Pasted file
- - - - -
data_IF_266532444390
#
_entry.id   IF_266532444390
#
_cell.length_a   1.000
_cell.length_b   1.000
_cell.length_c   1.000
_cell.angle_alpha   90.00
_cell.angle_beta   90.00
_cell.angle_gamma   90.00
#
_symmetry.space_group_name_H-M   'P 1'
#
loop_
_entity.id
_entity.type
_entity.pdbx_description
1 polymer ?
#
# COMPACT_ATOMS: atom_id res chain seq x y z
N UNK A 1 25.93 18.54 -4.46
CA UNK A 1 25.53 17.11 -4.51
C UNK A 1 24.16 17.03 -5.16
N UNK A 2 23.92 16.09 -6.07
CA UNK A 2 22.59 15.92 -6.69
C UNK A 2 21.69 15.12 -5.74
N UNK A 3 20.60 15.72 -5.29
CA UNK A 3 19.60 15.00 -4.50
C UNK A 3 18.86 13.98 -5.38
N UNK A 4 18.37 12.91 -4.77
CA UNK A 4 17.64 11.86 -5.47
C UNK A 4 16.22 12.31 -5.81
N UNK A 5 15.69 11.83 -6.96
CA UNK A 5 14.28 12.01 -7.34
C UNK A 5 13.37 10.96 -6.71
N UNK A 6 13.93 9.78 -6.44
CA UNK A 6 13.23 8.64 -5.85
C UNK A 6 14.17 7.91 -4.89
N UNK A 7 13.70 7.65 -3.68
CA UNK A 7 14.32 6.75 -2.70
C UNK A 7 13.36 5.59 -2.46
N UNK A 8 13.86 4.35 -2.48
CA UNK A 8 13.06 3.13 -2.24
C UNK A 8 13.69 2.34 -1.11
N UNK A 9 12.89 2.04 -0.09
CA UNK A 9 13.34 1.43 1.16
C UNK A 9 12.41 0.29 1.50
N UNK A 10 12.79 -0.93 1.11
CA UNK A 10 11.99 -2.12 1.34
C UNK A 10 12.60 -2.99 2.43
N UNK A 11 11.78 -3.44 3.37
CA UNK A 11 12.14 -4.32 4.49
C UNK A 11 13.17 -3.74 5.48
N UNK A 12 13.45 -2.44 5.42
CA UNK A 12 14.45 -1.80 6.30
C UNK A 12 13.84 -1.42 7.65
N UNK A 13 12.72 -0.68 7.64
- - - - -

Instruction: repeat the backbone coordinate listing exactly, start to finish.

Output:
data_IF_266532444390
#
_entry.id   IF_266532444390
#
_cell.length_a   1.000
_cell.length_b   1.000
_cell.length_c   1.000
_cell.angle_alpha   90.00
_cell.angle_beta   90.00
_cell.angle_gamma   90.00
#
_symmetry.space_group_name_H-M   'P 1'
#
loop_
_entity.id
_entity.type
_entity.pdbx_description
1 polymer ?
#
# COMPACT_ATOMS: atom_id res chain seq x y z
N UNK A 1 25.93 18.54 -4.46
CA UNK A 1 25.53 17.11 -4.51
C UNK A 1 24.16 17.03 -5.16
N UNK A 2 23.92 16.09 -6.07
CA UNK A 2 22.59 15.92 -6.69
C UNK A 2 21.69 15.12 -5.74
N UNK A 3 20.60 15.72 -5.29
CA UNK A 3 19.60 15.00 -4.50
C UNK A 3 18.86 13.98 -5.38
N UNK A 4 18.37 12.91 -4.77
CA UNK A 4 17.64 11.86 -5.47
C UNK A 4 16.22 12.31 -5.81
N UNK A 5 15.69 11.83 -6.96
CA UNK A 5 14.28 12.01 -7.34
C UNK A 5 13.37 10.96 -6.71
N UNK A 6 13.93 9.78 -6.44
CA UNK A 6 13.23 8.64 -5.85
C UNK A 6 14.17 7.91 -4.89
N UNK A 7 13.70 7.65 -3.68
CA UNK A 7 14.32 6.75 -2.70
C UNK A 7 13.36 5.59 -2.46
N UNK A 8 13.86 4.35 -2.48
CA UNK A 8 13.06 3.13 -2.24
C UNK A 8 13.69 2.34 -1.11
N UNK A 9 12.89 2.04 -0.09
CA UNK A 9 13.34 1.43 1.16
C UNK A 9 12.41 0.29 1.50
N UNK A 10 12.79 -0.93 1.11
CA UNK A 10 11.99 -2.12 1.34
C UNK A 10 12.60 -2.99 2.43
N UNK A 11 11.78 -3.44 3.37
CA UNK A 11 12.14 -4.32 4.49
C UNK A 11 13.17 -3.74 5.48
N UNK A 12 13.45 -2.44 5.42
CA UNK A 12 14.45 -1.80 6.30
C UNK A 12 13.84 -1.42 7.65
N UNK A 13 12.72 -0.68 7.64